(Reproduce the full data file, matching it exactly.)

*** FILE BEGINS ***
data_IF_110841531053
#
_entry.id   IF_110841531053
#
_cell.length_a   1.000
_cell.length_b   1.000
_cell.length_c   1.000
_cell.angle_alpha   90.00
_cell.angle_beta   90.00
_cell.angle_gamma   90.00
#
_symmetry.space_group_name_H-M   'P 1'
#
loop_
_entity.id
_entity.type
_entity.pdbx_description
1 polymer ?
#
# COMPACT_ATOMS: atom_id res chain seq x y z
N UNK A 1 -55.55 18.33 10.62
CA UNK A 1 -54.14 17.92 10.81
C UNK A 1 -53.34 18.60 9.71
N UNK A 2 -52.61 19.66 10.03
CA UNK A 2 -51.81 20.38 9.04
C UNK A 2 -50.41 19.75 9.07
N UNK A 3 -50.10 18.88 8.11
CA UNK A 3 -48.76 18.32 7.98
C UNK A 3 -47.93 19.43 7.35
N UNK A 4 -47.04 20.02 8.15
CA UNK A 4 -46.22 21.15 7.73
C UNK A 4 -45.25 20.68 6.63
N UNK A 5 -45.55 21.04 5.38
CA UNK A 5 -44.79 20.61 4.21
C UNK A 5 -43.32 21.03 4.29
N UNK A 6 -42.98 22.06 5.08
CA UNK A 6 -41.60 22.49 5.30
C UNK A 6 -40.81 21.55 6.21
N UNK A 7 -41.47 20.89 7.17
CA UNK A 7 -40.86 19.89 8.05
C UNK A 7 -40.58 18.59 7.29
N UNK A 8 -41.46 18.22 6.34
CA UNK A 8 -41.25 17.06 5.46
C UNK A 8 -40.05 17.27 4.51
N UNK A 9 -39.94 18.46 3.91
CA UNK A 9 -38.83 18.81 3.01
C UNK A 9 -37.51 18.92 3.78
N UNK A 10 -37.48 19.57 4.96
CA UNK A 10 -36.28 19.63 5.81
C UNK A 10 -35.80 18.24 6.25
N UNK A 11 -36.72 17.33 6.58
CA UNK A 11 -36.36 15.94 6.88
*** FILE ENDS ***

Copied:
data_IF_110841531053
#
_entry.id   IF_110841531053
#
_cell.length_a   1.000
_cell.length_b   1.000
_cell.length_c   1.000
_cell.angle_alpha   90.00
_cell.angle_beta   90.00
_cell.angle_gamma   90.00
#
_symmetry.space_group_name_H-M   'P 1'
#
loop_
_entity.id
_entity.type
_entity.pdbx_description
1 polymer ?
#
# COMPACT_ATOMS: atom_id res chain seq x y z
N UNK A 1 -55.55 18.33 10.62
CA UNK A 1 -54.14 17.92 10.81
C UNK A 1 -53.34 18.60 9.71
N UNK A 2 -52.61 19.66 10.03
CA UNK A 2 -51.81 20.38 9.04
C UNK A 2 -50.41 19.75 9.07
N UNK A 3 -50.10 18.88 8.11
CA UNK A 3 -48.76 18.32 7.98
C UNK A 3 -47.93 19.43 7.35
N UNK A 4 -47.04 20.02 8.15
CA UNK A 4 -46.22 21.15 7.73
C UNK A 4 -45.25 20.68 6.63
N UNK A 5 -45.55 21.04 5.38
CA UNK A 5 -44.79 20.61 4.21
C UNK A 5 -43.32 21.03 4.29
N UNK A 6 -42.98 22.06 5.08
CA UNK A 6 -41.60 22.49 5.30
C UNK A 6 -40.81 21.55 6.21
N UNK A 7 -41.47 20.89 7.17
CA UNK A 7 -40.86 19.89 8.05
C UNK A 7 -40.58 18.59 7.29
N UNK A 8 -41.46 18.22 6.34
CA UNK A 8 -41.25 17.06 5.46
C UNK A 8 -40.05 17.27 4.51
N UNK A 9 -39.94 18.46 3.91
CA UNK A 9 -38.83 18.81 3.01
C UNK A 9 -37.51 18.92 3.78
N UNK A 10 -37.48 19.57 4.96
CA UNK A 10 -36.28 19.63 5.81
C UNK A 10 -35.80 18.24 6.25
N UNK A 11 -36.72 17.33 6.58
CA UNK A 11 -36.36 15.94 6.88